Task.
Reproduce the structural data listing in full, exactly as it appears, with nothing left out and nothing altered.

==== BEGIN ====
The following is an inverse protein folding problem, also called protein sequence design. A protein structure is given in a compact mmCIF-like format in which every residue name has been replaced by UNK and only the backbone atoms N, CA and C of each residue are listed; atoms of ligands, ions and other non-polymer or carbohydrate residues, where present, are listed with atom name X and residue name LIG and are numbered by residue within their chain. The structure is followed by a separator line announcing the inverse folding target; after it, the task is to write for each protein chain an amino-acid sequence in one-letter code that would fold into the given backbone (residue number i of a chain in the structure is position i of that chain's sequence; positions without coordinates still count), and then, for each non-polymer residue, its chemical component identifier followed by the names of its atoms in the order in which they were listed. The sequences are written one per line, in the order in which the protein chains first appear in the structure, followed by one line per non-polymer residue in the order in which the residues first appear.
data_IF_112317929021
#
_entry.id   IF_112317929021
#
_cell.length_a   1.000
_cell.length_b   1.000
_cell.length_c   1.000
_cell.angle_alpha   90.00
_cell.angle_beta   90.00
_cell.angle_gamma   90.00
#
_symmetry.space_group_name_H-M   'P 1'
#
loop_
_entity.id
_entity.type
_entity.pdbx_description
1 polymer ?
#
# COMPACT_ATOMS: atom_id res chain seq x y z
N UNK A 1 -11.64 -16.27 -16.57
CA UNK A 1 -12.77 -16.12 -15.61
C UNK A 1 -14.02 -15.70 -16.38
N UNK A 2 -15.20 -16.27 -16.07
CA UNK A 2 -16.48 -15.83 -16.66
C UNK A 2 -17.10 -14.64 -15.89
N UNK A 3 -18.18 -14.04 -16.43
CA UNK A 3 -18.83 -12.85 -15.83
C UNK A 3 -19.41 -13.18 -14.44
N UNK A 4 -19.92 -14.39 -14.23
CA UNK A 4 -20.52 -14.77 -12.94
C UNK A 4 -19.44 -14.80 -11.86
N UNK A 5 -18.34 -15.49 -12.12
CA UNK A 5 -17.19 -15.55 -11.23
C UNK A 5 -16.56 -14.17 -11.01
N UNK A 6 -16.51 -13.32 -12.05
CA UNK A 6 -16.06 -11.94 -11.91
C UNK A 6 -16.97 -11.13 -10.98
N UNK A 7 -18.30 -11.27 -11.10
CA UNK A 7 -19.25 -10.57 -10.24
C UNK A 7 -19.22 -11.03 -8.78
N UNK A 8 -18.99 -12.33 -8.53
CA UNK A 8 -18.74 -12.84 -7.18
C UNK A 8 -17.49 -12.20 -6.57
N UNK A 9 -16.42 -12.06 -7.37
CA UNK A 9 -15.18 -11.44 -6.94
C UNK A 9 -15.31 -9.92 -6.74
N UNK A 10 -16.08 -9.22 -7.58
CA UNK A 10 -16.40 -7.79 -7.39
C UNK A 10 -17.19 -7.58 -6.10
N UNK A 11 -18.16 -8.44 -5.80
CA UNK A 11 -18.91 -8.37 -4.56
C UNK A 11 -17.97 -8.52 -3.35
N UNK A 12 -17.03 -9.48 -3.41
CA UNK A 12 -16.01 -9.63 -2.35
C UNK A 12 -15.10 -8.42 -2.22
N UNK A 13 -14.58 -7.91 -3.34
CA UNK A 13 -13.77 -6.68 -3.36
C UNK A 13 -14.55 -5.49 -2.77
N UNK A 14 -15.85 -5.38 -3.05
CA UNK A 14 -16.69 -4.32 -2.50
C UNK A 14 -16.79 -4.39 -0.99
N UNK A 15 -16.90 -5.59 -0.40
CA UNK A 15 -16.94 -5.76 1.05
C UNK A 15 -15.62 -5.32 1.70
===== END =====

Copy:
The following is an inverse protein folding problem, also called protein sequence design. A protein structure is given in a compact mmCIF-like format in which every residue name has been replaced by UNK and only the backbone atoms N, CA and C of each residue are listed; atoms of ligands, ions and other non-polymer or carbohydrate residues, where present, are listed with atom name X and residue name LIG and are numbered by residue within their chain. The structure is followed by a separator line announcing the inverse folding target; after it, the task is to write for each protein chain an amino-acid sequence in one-letter code that would fold into the given backbone (residue number i of a chain in the structure is position i of that chain's sequence; positions without coordinates still count), and then, for each non-polymer residue, its chemical component identifier followed by the names of its atoms in the order in which they were listed. The sequences are written one per line, in the order in which the protein chains first appear in the structure, followed by one line per non-polymer residue in the order in which the residues first appear.
data_IF_112317929021
#
_entry.id   IF_112317929021
#
_cell.length_a   1.000
_cell.length_b   1.000
_cell.length_c   1.000
_cell.angle_alpha   90.00
_cell.angle_beta   90.00
_cell.angle_gamma   90.00
#
_symmetry.space_group_name_H-M   'P 1'
#
loop_
_entity.id
_entity.type
_entity.pdbx_description
1 polymer ?
#
# COMPACT_ATOMS: atom_id res chain seq x y z
N UNK A 1 -11.64 -16.27 -16.57
CA UNK A 1 -12.77 -16.12 -15.61
C UNK A 1 -14.02 -15.70 -16.38
N UNK A 2 -15.20 -16.27 -16.07
CA UNK A 2 -16.48 -15.83 -16.66
C UNK A 2 -17.10 -14.64 -15.89
N UNK A 3 -18.18 -14.04 -16.43
CA UNK A 3 -18.83 -12.85 -15.83
C UNK A 3 -19.41 -13.18 -14.44
N UNK A 4 -19.92 -14.39 -14.23
CA UNK A 4 -20.52 -14.77 -12.94
C UNK A 4 -19.44 -14.80 -11.86
N UNK A 5 -18.34 -15.49 -12.12
CA UNK A 5 -17.19 -15.55 -11.23
C UNK A 5 -16.56 -14.17 -11.01
N UNK A 6 -16.51 -13.32 -12.05
CA UNK A 6 -16.06 -11.94 -11.91
C UNK A 6 -16.97 -11.13 -10.98
N UNK A 7 -18.30 -11.27 -11.10
CA UNK A 7 -19.25 -10.57 -10.24
C UNK A 7 -19.22 -11.03 -8.78
N UNK A 8 -18.99 -12.33 -8.53
CA UNK A 8 -18.74 -12.84 -7.18
C UNK A 8 -17.49 -12.20 -6.57
N UNK A 9 -16.42 -12.06 -7.37
CA UNK A 9 -15.18 -11.44 -6.94
C UNK A 9 -15.31 -9.92 -6.74
N UNK A 10 -16.08 -9.22 -7.58
CA UNK A 10 -16.40 -7.79 -7.39
C UNK A 10 -17.19 -7.58 -6.10
N UNK A 11 -18.16 -8.44 -5.80
CA UNK A 11 -18.91 -8.37 -4.56
C UNK A 11 -17.97 -8.52 -3.35
N UNK A 12 -17.03 -9.48 -3.41
CA UNK A 12 -16.01 -9.63 -2.35
C UNK A 12 -15.10 -8.42 -2.22
N UNK A 13 -14.58 -7.91 -3.34
CA UNK A 13 -13.77 -6.68 -3.36
C UNK A 13 -14.55 -5.49 -2.77
N UNK A 14 -15.85 -5.38 -3.05
CA UNK A 14 -16.69 -4.32 -2.50
C UNK A 14 -16.79 -4.39 -0.99
N UNK A 15 -16.90 -5.59 -0.40
CA UNK A 15 -16.94 -5.76 1.05
C UNK A 15 -15.62 -5.32 1.70